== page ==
As the old saying goes, to build a successful company, you must “make something people want.” For any startup to survive, it needs users. But similar to growth, not all customers are created equal.
At AirTree, we use metrics like CAC payback and the LTV / CAC ratio to understand how a startup acquires users and what their behaviour looks like in the longer term. Before we dive into the metrics, it’s important to note you shouldn’t look at a single metric in isolation. They each form a small piece of the puzzle that investors use to evaluate a business.
What is CAC?
Customer Acquisition Cost (CAC) is the cost of acquiring a paying customer. At a high level, it’s calculated as:
This is different from Cost Per Acquisition (CPA), which measures the cost of acquiring anything that isn’t a paying customer, like a lead or free trial. The way to approach CAC vs CPA is influenced by the business model, as seen in the table below.
To ensure you’re measuring CAC properly, start by tightly defining what a paying customer looks like. In TikTok’s case, the paying customers are advertisers, not individual users. Next, it’s helpful to dig into each variable in the formula above and think critically about how your acquisition funnel shapes it. Some questions to ask are:
- What expenses does sales & marketing include?
The salaries of all people working on sales & marketing (S&M) should be included. The overheads (rent and equipment) associated with these people should also be included. Lastly, make sure to also include money spent on tools for S&M.
- How long does it take someone to progress through your sales funnel?
The formula above doesn’t account for the fact that you may spend money now to acquire users in 3 months. For example, in freemium models, customers typically take a few months before they convert into a paying customer. In SaaS, sales cycles can often take a month or longer. To calculate CAC accurately (and make good marketing decisions as a result), it's important to figure out the average time from the first marketing touch point to acquiring the paying customer. This is less relevant if your sales cycle is extremely short or your marketing spend is very consistent. If it’s not, you’ll want to adjust your calculation to ensure that the expenses fuelling CAC correlate with the timing of when someone becomes a paying customer. A quick workaround for this is to calculate CAC as S&M spend in the previous quarter / total customers acquired in the current quarter. For most companies (especially in the early days), focusing on this on a granular level can help you allocate your marketing dollars more effectively.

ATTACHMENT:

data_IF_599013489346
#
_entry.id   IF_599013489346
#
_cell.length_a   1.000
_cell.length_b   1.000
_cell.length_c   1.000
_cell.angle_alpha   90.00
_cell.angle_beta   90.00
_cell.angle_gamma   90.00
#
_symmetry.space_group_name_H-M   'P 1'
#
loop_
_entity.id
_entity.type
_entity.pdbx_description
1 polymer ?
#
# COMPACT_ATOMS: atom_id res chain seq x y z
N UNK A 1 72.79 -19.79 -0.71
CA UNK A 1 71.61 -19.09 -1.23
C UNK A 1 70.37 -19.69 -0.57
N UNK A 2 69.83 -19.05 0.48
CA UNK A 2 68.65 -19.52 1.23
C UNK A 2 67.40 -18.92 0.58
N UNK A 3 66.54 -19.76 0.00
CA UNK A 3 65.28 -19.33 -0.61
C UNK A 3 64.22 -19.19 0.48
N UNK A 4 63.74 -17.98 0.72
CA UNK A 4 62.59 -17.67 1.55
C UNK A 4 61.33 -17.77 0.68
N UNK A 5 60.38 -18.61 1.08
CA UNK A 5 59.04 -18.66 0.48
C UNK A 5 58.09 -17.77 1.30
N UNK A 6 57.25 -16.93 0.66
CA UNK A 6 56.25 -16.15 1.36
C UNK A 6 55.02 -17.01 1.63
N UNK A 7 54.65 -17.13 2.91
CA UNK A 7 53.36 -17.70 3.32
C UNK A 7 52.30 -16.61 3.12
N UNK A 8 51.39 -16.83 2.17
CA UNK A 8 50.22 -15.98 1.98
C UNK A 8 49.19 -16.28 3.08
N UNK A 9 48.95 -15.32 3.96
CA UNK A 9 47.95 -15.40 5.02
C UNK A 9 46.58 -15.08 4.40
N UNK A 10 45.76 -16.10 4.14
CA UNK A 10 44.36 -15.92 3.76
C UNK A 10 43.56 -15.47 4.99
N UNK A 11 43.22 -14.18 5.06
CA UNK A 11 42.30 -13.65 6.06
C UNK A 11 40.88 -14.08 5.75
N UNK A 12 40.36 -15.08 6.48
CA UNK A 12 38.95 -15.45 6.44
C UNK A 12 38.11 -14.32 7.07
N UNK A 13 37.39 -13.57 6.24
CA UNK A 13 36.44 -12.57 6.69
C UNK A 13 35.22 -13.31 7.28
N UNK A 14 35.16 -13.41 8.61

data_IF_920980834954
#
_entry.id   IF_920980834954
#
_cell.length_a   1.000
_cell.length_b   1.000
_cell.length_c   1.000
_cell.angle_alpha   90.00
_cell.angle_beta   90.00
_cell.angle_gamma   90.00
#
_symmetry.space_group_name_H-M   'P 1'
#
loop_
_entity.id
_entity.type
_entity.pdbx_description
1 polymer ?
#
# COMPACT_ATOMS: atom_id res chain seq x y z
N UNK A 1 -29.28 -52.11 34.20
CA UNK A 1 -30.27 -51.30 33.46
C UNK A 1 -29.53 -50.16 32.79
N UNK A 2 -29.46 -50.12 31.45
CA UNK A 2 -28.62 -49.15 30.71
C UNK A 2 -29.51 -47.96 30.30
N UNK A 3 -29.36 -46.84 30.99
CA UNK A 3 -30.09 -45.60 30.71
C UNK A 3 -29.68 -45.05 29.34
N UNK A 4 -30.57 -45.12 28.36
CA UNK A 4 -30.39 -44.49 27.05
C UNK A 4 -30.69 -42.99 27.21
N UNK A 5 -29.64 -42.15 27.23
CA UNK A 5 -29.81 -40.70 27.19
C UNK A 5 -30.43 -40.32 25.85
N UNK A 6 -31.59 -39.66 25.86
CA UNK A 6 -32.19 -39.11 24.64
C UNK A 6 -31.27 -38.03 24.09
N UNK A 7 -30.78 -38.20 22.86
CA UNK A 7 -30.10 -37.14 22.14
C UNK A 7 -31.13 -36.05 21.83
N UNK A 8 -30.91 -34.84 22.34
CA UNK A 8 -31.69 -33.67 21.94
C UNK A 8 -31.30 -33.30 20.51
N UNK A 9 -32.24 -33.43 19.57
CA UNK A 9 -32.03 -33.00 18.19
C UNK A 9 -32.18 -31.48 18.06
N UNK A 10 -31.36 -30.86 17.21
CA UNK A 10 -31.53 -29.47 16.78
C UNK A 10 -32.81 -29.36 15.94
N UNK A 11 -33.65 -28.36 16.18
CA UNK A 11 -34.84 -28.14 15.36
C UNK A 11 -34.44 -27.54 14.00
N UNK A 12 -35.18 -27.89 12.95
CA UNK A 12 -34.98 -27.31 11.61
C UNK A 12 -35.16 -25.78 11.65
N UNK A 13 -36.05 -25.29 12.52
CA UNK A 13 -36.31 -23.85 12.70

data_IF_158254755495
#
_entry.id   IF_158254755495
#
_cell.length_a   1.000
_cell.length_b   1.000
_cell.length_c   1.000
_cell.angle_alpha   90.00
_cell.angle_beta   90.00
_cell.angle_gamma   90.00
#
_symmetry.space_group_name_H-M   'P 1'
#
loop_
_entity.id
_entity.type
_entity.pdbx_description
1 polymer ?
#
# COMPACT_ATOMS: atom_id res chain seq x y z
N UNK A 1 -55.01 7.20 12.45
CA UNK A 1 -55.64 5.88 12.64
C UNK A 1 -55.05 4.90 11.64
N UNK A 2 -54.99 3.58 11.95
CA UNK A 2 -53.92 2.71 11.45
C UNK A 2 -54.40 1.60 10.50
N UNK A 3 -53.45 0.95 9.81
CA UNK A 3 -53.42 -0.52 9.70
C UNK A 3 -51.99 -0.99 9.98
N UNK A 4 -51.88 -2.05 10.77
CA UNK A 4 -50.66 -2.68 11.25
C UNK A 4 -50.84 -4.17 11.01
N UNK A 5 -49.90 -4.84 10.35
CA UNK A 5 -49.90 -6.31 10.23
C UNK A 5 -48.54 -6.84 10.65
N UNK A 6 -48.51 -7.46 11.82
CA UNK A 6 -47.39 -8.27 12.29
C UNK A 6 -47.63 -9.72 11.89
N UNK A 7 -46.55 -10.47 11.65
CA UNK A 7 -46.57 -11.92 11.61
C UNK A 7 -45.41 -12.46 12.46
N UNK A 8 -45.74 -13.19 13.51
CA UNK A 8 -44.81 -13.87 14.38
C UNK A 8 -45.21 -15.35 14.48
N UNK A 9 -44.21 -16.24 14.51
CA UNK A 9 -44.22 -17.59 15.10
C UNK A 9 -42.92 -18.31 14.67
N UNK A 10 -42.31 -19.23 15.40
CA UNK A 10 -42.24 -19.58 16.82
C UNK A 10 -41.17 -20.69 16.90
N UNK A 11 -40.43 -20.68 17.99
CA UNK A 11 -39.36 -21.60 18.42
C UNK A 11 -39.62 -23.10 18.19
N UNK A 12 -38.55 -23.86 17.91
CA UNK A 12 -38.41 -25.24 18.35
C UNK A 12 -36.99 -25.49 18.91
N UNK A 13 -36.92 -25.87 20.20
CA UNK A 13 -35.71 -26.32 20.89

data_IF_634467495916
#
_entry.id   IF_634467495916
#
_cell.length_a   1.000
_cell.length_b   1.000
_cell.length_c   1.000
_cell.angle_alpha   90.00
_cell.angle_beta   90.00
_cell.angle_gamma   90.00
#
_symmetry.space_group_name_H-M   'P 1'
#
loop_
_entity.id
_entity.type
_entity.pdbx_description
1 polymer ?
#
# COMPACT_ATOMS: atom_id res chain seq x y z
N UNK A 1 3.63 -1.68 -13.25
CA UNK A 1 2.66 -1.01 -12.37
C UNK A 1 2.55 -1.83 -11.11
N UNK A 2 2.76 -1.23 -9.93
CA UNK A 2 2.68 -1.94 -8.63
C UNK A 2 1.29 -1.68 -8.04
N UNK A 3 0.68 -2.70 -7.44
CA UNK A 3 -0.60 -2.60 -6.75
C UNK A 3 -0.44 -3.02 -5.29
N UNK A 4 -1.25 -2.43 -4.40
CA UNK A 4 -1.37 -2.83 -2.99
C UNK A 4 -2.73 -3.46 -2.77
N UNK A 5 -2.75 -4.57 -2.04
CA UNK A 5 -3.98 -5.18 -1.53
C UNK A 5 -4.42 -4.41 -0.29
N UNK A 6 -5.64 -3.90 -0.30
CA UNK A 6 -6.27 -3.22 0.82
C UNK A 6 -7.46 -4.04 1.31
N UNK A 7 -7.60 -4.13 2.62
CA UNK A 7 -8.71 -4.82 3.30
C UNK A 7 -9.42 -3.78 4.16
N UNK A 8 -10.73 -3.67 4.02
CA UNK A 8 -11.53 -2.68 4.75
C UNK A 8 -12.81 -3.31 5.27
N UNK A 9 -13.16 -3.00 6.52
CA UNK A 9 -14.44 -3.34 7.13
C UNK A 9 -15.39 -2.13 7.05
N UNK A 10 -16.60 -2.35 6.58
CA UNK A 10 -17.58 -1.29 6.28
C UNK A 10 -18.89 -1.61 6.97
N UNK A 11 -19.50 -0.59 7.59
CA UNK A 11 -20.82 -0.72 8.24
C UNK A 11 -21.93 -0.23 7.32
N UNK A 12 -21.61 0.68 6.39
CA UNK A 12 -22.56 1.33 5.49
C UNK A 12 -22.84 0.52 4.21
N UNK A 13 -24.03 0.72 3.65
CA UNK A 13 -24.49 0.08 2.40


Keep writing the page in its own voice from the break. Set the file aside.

What is CAC payback?
A profitable business needs profitable customers. One of the best ways to measure this is to look at CAC payback. The CAC payback period measures how long it takes for you to earn enough gross profit from a customer to pay back the S&M costs of acquiring them. This is also referred to as “fully loaded CAC payback” and is calculated as:
Alternatively, it’s calculated on a per-user basis as:
Note that the Monthly Recurring Revenue (MRR) figure used in this calculation should only include net new MRR, which is equal to expansion MRR plus MRR from new customers less MRR lost from churn. Tracking CAC payback from the early days can allow you to figure out if your sales engine is working. This allows you to make adjustments, test new channels and creates a culture where your team focuses on allocating capital efficiently.
What does good look like?
CAC metrics can tell a valuable story about a company’s growth engine. Generally speaking, faster CAC paybacks are better.
Here are some SaaS benchmarks for CAC paybacks across different revenue stages.
It’s also important to look at CAC alongside other metrics. Our approach is to look at peer benchmarks and adjust for things like the business model, the go-to-market strategy and the customer type.
The two most common metrics we look at alongside CAC payback are logo retention and net dollar retention.
For example, longer CAC paybacks for SaaS businesses are generally OK if net dollar retention is strong. But if you sell a D2C product that people typically only purchase once, you’ll want to make sure you recoup your CAC spend on that first transaction (after accounting for gross margins). Within SaaS businesses, selling to enterprise companies with long sales cycles will look quite different to a product-led company that targets businesses of all kinds.
As you can see in the table above, CAC payback and retention are natural complements. If your CAC payback is worse than your peers, but retention is stronger, then it’s likely that you’ll recoup your S&M cost on customers, even if it takes a bit longer. On the flip side, if your CAC payback is outperforming your peers, but your retention is low, that might be a sign that you’re unlikely to recover your S&M expense. By looking at CAC payback in conjunction with retention, you can effectively determine whether your implied CAC payback is likely to be realised.